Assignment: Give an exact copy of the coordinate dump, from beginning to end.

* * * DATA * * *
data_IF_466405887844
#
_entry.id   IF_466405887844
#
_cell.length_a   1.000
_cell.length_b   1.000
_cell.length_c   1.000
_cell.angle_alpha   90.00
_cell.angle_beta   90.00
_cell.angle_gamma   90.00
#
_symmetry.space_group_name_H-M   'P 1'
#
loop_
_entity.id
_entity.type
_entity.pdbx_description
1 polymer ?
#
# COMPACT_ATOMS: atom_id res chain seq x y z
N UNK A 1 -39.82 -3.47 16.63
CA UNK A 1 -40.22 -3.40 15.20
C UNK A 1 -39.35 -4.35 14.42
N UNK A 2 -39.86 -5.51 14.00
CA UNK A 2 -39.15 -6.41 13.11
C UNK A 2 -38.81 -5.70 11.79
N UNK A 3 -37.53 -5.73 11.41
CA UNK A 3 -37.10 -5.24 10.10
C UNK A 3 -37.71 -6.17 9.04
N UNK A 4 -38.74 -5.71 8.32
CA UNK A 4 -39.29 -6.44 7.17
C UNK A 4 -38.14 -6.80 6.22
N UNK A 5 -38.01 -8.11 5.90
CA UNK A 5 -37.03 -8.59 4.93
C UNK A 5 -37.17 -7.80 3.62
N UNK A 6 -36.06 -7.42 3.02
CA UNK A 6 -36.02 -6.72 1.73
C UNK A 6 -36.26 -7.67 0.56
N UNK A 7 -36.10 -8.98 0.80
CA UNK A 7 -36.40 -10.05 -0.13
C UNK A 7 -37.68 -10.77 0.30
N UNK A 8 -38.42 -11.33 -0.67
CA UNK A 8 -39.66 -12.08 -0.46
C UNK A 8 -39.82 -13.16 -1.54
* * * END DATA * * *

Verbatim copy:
data_IF_466405887844
#
_entry.id   IF_466405887844
#
_cell.length_a   1.000
_cell.length_b   1.000
_cell.length_c   1.000
_cell.angle_alpha   90.00
_cell.angle_beta   90.00
_cell.angle_gamma   90.00
#
_symmetry.space_group_name_H-M   'P 1'
#
loop_
_entity.id
_entity.type
_entity.pdbx_description
1 polymer ?
#
# COMPACT_ATOMS: atom_id res chain seq x y z
N UNK A 1 -39.82 -3.47 16.63
CA UNK A 1 -40.22 -3.40 15.20
C UNK A 1 -39.35 -4.35 14.42
N UNK A 2 -39.86 -5.51 14.00
CA UNK A 2 -39.15 -6.41 13.11
C UNK A 2 -38.81 -5.70 11.79
N UNK A 3 -37.53 -5.73 11.41
CA UNK A 3 -37.10 -5.24 10.10
C UNK A 3 -37.71 -6.17 9.04
N UNK A 4 -38.74 -5.71 8.32
CA UNK A 4 -39.29 -6.44 7.17
C UNK A 4 -38.14 -6.80 6.22
N UNK A 5 -38.01 -8.11 5.90
CA UNK A 5 -37.03 -8.59 4.93
C UNK A 5 -37.17 -7.80 3.62
N UNK A 6 -36.06 -7.42 3.02
CA UNK A 6 -36.02 -6.72 1.73
C UNK A 6 -36.26 -7.67 0.56
N UNK A 7 -36.10 -8.98 0.80
CA UNK A 7 -36.40 -10.05 -0.13
C UNK A 7 -37.68 -10.77 0.30
N UNK A 8 -38.42 -11.33 -0.67
CA UNK A 8 -39.66 -12.08 -0.46
C UNK A 8 -39.82 -13.16 -1.54